Ferrets spend 14 to 18 hours a day sleeping and are crepuscular, meaning they are most active during dusk and dawn. Though ferrets sleep more than most domesticated animals, they are very active when awake and will seek to be released from their cage to exercise and satisfy their abundant curiosity daily.
Ferrets are energetic, curious, interested in their surroundings, and often actively solicit play with humans, having a repertoire of behaviors both endearing and difficult for some human owners. Play for a ferret will often involve hide-and-seek games, or some form of predator/prey game in which either the human attempts to catch the ferret or the ferret to catch the human. They also have a strong nesting instinct and will repeatedly carry small objects to hidden locations. It is difficult to predict what objects ferrets will attempt to hoard, with owners reporting play toys, socks, bags of onions, keys, calculators, silverware, shoes, sponges, toilet paper rolls, textbooks, video game controllers, etc. Ferrets will seemingly form attachments to certain objects and will repeatedly "steal" the same object and bring it to their hiding place.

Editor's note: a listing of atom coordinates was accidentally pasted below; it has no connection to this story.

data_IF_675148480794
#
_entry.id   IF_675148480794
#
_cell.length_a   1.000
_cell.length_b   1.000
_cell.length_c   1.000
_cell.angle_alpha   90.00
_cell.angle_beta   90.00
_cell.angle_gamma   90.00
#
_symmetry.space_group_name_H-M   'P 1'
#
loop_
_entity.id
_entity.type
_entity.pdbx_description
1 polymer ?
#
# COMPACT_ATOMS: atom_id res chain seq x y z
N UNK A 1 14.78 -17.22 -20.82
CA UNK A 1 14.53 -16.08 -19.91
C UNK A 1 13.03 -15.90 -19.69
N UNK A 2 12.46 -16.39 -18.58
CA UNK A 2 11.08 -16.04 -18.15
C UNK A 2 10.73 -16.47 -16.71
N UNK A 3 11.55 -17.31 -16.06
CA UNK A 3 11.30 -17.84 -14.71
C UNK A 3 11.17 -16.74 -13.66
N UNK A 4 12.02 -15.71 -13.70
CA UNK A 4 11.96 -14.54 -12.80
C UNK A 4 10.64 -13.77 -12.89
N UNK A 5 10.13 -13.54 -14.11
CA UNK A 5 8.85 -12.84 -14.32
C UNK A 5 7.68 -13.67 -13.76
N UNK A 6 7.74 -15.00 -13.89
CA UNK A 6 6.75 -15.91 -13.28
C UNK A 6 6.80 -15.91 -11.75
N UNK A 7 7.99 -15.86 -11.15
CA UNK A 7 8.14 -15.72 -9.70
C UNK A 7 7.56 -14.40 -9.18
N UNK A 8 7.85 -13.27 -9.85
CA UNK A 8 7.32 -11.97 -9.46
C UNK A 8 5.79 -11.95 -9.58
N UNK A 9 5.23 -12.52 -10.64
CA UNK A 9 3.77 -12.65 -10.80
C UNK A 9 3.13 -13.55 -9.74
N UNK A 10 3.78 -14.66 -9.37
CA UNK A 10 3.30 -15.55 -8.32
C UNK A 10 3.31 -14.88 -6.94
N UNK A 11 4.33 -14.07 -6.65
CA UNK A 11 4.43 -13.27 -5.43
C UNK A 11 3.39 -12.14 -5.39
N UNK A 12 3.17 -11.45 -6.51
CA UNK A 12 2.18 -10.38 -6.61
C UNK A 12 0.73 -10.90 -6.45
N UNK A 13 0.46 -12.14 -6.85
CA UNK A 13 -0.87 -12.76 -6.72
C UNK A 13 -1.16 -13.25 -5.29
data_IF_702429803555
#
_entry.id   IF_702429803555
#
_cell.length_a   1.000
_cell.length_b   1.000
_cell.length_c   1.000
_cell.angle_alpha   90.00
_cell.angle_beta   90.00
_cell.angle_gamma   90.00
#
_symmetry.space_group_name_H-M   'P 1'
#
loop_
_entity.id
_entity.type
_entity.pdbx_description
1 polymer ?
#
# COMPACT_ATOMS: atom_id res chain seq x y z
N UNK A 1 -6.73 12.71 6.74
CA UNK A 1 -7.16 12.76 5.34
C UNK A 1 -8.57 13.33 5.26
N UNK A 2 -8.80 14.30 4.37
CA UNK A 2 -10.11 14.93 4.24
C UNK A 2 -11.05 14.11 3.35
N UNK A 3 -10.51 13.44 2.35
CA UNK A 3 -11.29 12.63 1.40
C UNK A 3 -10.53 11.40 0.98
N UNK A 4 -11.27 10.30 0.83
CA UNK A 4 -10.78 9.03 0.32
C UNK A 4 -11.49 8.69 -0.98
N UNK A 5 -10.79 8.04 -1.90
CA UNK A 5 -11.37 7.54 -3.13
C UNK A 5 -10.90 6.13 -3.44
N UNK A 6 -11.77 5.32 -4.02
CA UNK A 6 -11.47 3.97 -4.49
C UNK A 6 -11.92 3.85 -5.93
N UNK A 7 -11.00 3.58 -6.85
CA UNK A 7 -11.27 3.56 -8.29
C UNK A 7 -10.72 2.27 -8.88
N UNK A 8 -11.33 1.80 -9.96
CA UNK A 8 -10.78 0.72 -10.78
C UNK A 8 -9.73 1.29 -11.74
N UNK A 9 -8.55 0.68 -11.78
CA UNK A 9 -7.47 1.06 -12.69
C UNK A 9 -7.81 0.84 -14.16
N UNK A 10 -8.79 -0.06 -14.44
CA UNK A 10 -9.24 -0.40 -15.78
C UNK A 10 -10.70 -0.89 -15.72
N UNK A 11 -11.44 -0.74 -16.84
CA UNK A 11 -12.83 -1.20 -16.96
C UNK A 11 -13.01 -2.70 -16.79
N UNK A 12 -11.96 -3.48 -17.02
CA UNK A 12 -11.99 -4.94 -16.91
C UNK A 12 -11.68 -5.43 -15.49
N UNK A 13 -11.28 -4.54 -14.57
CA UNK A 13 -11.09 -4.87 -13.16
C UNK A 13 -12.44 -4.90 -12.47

Ferrets are easily entertained and do not require pet toys, although they do appreciate them and if purchasing toys; most kitten toys work well with ferrets. Ferrets love playing tug of war with toys and stuffed animals. Ferrets will also tear open packages and other containers to see what is inside or explore the inside of the package. Ferrets are interested in holes, pipes and other small enclosed areas, and seem compelled to explore holes. Thus a cardboard or plastic tube will be appreciated. Ferrets are especially fond of variety in their toy section- bell-balls, crinkle tubes, and paper bags will work well. All toys should be mixed up regularly, as ferrets will often grow bored of playing the same games repeatedly.
When ferrets are excited, they may perform a routine commonly referred to as the weasel war dance, a frenzied series of sideways hops. This is often accompanied by a soft clucking noise, commonly referred to as dooking. It is often an invitation to play or an expression of happy excitement and is not threatening